Last Tuesday, the Ford government lost a legal challenge brought forward by a coalition of unions on the contentious Bill 124.
Bill 124, which enacted the Protecting a Sustainable Public Sector for Future Generations Act, 2019, was brought forward by the Ontario Tories three years ago. The bill capped annual raises at one percent to ensure that public sector compensation did not negatively impact Ontario’s fiscal situation.
The legislation, which was set to expire at the end of this year, applied to over 700,000 public-sector workers in healthcare, education, crown agencies, long-term care homes, and children’s aid societies. At the time, the government stated that they implemented Bill 124 as a temporary solution as the province was under significant financial strain.
The bill has always faced controversy and opposition since being introduced. In an attempt to strike down the bill, a coalition of unions launched a lawsuit that argued that the bill infringed upon their Constitutional right to collectively bargain. Several unions also noted that this legislation discriminated against jobs with a predominantly female workforce which violated equality rights guaranteed under the Charter.
The case was heard for two weeks in September, and in a written decision released early last week, Ontario Superior Court Justice Markus Koehnen declared Bill 124 to be void and of no effect. His ruling noted that the legislation stripped workers of their Charter-protected right to collective bargaining and had a significant impact on workers’ living standards. Koehnen found that the government did not adequately justify why the legislation was needed. In his ruling he pointed to the government’s ability to provide financial relief to the broader public, in particular, the elimination of license plate sticker fees, stating that the province was not in a fiscal situation severe enough to necessitate the wage cap. Koehnen also highlighted that the province could have taken the position in collective bargaining that it would not be able to pay more than one percent in wage increases, but seemingly chose not to do so in order to avoid potential strikes.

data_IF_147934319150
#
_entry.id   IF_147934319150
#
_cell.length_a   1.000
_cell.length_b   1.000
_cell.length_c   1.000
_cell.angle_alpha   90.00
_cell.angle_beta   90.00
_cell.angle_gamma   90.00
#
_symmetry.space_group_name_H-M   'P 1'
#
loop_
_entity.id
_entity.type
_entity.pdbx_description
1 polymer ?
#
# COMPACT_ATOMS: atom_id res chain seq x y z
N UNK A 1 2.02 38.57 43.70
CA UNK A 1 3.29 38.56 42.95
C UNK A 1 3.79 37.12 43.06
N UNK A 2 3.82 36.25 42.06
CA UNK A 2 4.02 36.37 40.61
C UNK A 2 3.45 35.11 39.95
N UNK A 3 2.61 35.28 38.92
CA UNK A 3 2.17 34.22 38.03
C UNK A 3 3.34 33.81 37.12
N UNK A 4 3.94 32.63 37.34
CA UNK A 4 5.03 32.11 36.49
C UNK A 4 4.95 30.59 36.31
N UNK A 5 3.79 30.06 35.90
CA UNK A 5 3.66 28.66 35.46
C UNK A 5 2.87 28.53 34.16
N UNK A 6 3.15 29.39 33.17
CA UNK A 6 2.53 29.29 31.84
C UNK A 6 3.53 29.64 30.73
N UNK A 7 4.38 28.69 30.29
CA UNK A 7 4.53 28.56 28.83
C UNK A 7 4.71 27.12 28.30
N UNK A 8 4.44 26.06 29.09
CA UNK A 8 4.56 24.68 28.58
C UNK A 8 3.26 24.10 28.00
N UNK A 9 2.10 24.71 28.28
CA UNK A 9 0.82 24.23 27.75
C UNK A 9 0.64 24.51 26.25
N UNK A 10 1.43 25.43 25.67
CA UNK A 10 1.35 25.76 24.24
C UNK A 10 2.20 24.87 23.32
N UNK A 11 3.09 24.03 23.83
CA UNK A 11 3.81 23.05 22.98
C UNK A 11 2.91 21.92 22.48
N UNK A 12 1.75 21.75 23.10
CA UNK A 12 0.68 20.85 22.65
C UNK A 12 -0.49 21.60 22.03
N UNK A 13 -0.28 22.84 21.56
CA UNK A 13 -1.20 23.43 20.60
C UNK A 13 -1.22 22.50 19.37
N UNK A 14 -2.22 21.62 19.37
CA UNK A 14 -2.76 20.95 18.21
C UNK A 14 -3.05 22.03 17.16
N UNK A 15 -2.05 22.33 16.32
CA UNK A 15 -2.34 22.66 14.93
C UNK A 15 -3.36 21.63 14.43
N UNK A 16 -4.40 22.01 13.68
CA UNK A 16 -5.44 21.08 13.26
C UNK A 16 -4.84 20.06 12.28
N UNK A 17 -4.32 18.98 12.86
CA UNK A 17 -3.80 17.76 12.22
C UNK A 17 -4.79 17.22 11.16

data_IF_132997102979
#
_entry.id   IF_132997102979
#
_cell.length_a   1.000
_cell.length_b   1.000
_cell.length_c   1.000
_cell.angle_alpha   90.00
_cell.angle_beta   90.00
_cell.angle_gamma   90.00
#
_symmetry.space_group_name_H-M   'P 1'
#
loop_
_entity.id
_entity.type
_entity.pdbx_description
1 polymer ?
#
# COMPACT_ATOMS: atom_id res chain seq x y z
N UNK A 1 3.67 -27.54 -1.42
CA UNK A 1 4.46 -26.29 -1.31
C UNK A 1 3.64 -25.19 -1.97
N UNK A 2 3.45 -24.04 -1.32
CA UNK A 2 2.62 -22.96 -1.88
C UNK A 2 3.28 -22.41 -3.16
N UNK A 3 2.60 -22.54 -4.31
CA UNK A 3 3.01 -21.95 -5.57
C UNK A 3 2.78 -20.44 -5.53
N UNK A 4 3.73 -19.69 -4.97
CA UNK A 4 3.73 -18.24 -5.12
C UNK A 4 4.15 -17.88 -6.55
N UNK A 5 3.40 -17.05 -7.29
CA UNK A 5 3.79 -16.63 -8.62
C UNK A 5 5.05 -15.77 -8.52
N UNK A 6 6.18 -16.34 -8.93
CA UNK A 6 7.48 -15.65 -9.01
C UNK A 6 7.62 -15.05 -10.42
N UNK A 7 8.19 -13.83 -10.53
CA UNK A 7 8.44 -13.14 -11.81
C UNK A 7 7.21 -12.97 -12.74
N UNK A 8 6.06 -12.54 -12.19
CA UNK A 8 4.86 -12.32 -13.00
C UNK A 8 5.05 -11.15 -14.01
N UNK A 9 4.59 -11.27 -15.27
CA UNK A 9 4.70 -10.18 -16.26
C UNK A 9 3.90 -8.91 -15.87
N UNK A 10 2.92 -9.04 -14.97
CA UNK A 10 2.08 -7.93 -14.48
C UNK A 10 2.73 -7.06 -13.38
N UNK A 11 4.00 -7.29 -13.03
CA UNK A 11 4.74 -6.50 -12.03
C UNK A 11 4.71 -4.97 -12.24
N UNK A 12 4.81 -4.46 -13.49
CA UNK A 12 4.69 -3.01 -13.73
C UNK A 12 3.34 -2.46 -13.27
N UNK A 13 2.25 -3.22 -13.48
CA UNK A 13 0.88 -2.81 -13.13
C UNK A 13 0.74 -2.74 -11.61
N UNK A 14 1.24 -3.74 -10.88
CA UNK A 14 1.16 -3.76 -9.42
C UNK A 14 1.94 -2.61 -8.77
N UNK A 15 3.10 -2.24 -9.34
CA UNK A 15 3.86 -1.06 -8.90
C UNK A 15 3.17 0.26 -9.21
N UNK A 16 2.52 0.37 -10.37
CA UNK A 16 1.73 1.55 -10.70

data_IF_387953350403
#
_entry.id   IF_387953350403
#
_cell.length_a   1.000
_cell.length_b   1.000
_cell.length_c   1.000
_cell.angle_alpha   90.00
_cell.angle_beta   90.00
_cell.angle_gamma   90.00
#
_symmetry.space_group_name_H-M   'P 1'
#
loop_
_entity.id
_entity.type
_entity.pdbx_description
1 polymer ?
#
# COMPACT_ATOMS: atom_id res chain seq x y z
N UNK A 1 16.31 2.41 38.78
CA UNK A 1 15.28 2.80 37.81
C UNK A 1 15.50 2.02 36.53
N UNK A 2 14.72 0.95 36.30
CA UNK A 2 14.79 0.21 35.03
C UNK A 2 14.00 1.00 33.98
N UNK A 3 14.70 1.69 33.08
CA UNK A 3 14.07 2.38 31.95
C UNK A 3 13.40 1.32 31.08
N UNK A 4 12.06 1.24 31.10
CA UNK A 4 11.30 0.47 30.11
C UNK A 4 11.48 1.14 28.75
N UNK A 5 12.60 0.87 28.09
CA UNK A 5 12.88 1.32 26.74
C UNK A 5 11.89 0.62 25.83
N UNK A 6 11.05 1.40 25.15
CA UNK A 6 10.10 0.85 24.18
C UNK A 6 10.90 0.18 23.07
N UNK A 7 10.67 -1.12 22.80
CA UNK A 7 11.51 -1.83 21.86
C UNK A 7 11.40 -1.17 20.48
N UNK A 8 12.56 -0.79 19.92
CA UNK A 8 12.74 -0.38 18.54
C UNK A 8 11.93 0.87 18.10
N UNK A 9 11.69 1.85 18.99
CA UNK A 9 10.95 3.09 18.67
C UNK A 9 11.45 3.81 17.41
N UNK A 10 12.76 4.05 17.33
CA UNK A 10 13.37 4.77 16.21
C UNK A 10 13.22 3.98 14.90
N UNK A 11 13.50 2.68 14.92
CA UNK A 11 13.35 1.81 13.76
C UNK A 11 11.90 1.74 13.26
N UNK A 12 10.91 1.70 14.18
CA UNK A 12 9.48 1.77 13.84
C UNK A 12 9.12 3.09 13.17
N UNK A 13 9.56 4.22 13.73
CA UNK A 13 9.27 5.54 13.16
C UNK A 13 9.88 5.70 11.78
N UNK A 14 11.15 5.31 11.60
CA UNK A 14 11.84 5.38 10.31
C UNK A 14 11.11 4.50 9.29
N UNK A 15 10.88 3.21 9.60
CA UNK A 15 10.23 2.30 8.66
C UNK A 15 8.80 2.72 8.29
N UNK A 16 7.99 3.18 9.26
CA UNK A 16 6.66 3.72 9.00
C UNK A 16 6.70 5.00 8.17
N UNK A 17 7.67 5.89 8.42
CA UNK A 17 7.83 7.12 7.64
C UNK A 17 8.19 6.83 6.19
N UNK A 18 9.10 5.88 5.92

The timing of the ruling is significant. Not only is it the second victory for public sector unions in the past few weeks, but it comes at a time when Ontario’s healthcare system is facing tremendous pressure. Many point to Bill 124 as the main reason for the nursing shortage and large-scale staffing vacancies at hospitals and long-term care facilities across the province.
Despite the leaders of the provincial NDP, Liberals, and Greens calling on the government to accept the court’s ruling, Premier Doug Ford has already indicated that they will appeal the decision. When asked about it this week, Ford specified that he would not use the notwithstanding clause, as his government did with CUPE just a few weeks ago.
Whatever happens on an appeal could have significant financial ramifications for the provincial treasury. A victory for the unions will mean that over 700,000 public sector workers will be eligible for back pay which is estimated to be worth $8.4 billion by Ontario’s Financial Accountability Officer.
It remains to be seen how this situation will unfold, but in the meantime, public sector workers can relish in yet another victory.